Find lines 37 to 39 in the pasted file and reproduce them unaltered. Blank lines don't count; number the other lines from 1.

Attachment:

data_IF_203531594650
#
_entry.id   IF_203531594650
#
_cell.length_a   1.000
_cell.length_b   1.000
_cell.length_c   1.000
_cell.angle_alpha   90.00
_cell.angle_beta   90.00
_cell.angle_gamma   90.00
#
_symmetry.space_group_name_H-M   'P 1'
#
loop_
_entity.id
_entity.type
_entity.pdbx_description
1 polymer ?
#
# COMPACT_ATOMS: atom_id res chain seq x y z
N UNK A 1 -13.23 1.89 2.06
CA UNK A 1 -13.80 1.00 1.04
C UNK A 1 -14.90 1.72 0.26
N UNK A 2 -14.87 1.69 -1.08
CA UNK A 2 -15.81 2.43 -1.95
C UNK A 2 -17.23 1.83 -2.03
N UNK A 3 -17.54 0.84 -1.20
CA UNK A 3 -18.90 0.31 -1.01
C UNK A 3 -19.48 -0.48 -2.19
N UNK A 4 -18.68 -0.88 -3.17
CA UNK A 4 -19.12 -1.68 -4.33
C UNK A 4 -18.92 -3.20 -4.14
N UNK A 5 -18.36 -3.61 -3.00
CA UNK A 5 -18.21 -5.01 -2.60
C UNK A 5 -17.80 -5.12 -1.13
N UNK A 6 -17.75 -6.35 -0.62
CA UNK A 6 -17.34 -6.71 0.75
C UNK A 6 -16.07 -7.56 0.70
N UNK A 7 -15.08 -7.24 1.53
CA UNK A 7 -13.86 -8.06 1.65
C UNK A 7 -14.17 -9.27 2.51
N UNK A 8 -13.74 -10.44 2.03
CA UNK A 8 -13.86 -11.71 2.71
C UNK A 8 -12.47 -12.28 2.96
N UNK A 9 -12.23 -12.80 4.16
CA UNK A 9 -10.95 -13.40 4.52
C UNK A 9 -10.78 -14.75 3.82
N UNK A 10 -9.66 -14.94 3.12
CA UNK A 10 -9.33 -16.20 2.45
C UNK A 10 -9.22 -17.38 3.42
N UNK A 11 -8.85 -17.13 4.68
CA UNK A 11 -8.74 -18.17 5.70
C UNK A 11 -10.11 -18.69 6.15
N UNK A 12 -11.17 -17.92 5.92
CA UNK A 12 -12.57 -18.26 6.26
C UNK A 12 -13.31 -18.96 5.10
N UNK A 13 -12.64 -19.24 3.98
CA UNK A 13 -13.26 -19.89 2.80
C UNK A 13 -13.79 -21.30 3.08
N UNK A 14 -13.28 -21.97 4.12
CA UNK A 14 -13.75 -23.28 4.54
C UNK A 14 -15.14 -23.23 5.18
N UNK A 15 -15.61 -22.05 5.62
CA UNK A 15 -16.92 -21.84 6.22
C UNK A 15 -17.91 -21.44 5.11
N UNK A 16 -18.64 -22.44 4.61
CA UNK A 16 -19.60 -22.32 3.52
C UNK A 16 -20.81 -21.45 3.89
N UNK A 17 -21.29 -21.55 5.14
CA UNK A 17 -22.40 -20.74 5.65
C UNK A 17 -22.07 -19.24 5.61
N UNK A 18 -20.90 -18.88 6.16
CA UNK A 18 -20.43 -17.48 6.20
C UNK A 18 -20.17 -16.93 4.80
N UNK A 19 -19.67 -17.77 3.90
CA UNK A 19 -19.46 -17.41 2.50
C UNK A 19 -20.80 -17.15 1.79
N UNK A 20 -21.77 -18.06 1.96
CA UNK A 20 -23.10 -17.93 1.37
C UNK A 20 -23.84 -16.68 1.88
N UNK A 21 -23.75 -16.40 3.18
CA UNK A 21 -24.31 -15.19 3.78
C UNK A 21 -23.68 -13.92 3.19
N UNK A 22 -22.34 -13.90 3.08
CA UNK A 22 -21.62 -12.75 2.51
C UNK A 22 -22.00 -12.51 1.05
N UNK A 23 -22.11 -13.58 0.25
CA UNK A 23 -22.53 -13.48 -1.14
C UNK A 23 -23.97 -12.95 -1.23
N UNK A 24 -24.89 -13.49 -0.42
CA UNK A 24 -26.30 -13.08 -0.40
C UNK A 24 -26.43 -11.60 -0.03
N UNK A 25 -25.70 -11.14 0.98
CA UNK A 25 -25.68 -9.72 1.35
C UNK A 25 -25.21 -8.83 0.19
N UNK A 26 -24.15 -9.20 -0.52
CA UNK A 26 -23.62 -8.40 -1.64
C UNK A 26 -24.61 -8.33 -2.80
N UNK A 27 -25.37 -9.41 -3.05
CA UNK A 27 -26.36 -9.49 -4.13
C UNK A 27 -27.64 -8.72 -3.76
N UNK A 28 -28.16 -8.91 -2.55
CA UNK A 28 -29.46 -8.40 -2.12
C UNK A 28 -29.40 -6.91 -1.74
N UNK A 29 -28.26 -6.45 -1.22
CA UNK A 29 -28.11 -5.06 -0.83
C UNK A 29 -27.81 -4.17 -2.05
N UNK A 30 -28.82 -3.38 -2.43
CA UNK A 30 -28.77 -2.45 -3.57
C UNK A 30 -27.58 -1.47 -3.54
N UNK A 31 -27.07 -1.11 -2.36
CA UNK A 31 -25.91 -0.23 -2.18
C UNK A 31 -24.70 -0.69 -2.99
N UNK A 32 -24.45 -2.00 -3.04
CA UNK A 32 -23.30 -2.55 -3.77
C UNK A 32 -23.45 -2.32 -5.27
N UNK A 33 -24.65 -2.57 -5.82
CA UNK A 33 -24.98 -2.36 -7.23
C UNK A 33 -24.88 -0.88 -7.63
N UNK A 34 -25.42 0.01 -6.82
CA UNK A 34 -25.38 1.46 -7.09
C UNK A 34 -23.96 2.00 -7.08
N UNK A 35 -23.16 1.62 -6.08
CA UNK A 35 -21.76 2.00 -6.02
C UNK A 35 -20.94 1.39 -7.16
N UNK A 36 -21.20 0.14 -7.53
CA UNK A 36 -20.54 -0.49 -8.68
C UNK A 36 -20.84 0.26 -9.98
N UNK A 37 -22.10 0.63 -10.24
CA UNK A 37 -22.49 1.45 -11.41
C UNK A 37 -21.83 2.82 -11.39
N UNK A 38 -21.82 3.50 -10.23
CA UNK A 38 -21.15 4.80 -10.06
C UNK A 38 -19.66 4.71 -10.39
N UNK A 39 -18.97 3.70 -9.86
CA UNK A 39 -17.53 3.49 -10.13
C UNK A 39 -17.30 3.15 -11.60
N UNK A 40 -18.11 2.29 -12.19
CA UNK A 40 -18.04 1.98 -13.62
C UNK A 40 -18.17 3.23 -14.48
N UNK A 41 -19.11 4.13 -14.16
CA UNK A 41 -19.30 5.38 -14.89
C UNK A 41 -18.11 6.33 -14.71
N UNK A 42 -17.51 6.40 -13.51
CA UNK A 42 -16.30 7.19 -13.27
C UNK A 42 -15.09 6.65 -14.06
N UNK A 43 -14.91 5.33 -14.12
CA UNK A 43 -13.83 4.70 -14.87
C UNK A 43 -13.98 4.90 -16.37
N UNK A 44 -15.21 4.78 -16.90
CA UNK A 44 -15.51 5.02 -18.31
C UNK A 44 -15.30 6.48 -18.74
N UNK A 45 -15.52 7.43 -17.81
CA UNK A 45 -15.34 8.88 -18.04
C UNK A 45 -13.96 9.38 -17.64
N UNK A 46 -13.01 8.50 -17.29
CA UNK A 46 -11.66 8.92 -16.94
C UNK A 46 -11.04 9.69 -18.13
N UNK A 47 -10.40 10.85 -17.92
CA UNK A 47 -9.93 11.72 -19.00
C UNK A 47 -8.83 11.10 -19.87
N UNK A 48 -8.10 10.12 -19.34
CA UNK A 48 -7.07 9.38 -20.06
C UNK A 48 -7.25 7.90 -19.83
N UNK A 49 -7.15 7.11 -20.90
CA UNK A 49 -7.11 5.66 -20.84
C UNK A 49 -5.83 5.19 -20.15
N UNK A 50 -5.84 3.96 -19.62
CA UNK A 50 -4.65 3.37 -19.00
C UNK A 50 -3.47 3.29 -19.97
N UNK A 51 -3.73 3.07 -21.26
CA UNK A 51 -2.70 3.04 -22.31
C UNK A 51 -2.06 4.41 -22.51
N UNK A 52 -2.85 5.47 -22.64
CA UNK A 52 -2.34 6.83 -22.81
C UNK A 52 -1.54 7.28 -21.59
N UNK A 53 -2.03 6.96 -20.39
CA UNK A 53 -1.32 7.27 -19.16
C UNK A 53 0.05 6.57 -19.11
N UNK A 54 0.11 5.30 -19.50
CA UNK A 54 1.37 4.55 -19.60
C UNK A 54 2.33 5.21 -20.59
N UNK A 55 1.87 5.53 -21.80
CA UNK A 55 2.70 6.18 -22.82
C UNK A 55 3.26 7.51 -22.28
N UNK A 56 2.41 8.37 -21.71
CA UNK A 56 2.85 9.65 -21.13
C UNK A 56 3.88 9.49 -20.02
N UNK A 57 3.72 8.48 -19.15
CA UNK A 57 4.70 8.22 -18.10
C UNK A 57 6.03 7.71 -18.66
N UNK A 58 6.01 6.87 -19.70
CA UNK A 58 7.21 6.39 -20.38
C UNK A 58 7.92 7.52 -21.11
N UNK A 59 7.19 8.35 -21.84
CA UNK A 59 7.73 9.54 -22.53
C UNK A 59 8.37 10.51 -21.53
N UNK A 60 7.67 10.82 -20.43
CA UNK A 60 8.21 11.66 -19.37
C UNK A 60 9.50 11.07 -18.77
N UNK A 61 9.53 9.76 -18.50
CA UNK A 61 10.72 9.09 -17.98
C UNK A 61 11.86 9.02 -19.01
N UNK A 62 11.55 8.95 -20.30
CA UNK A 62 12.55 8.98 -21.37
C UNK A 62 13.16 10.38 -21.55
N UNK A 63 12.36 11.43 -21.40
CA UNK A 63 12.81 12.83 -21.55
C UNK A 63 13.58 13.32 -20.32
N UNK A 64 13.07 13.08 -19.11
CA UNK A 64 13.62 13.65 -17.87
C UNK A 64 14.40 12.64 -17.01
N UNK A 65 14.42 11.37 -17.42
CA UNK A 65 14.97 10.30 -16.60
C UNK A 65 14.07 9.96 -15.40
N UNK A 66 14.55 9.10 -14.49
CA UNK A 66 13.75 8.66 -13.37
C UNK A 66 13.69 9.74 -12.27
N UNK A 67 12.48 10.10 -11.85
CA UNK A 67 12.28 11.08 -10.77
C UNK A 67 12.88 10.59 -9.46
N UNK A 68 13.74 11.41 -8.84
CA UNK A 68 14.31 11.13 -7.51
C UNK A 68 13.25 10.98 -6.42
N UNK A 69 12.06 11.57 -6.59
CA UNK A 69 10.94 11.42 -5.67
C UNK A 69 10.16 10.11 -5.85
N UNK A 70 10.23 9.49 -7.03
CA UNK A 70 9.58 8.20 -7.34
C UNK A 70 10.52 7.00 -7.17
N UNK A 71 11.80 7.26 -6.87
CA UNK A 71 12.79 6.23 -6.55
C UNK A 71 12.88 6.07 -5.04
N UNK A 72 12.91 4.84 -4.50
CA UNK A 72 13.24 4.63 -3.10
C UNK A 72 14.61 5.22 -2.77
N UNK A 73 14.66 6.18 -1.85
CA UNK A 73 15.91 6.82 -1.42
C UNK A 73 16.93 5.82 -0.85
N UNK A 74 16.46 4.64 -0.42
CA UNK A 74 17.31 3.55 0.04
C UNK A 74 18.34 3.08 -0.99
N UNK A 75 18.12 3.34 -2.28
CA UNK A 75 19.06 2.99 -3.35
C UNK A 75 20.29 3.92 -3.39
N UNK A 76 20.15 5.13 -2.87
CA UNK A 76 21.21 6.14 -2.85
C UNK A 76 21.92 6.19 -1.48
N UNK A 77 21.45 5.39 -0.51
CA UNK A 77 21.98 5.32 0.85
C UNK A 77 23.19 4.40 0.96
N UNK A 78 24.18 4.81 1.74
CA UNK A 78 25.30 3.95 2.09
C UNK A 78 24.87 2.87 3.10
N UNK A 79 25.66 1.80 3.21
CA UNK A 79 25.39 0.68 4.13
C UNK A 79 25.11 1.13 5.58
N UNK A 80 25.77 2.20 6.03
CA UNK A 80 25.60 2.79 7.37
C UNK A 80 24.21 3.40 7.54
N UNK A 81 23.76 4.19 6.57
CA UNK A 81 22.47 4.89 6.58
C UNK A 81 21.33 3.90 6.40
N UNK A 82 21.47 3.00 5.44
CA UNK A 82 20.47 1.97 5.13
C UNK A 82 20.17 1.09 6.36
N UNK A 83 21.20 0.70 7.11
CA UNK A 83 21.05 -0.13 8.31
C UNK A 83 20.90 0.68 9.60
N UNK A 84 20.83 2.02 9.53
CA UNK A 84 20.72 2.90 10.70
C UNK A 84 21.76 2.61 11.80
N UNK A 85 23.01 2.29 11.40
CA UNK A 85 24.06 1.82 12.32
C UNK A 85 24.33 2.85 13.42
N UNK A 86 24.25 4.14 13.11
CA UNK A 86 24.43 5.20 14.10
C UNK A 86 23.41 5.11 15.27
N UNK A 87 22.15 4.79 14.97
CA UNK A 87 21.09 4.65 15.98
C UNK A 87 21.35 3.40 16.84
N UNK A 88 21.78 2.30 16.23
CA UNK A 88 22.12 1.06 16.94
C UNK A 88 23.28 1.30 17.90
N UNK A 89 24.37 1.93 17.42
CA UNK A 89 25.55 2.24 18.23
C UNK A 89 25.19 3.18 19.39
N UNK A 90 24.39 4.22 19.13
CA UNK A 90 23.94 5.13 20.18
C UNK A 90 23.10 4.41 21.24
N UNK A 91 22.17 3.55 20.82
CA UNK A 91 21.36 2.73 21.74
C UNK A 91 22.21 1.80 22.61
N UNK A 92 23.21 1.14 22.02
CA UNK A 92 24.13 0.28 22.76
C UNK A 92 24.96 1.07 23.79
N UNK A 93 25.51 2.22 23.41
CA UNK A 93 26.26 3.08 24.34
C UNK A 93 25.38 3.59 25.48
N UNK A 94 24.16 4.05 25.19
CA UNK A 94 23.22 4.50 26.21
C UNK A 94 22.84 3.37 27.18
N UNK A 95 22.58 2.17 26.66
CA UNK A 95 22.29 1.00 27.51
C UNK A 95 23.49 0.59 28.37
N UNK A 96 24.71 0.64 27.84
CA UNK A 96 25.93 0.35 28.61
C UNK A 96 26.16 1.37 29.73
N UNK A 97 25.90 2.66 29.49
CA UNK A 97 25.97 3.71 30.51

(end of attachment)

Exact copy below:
CA UNK A 6 -17.34 -6.71 0.75
C UNK A 6 -16.07 -7.56 0.70
N UNK A 7 -15.08 -7.24 1.53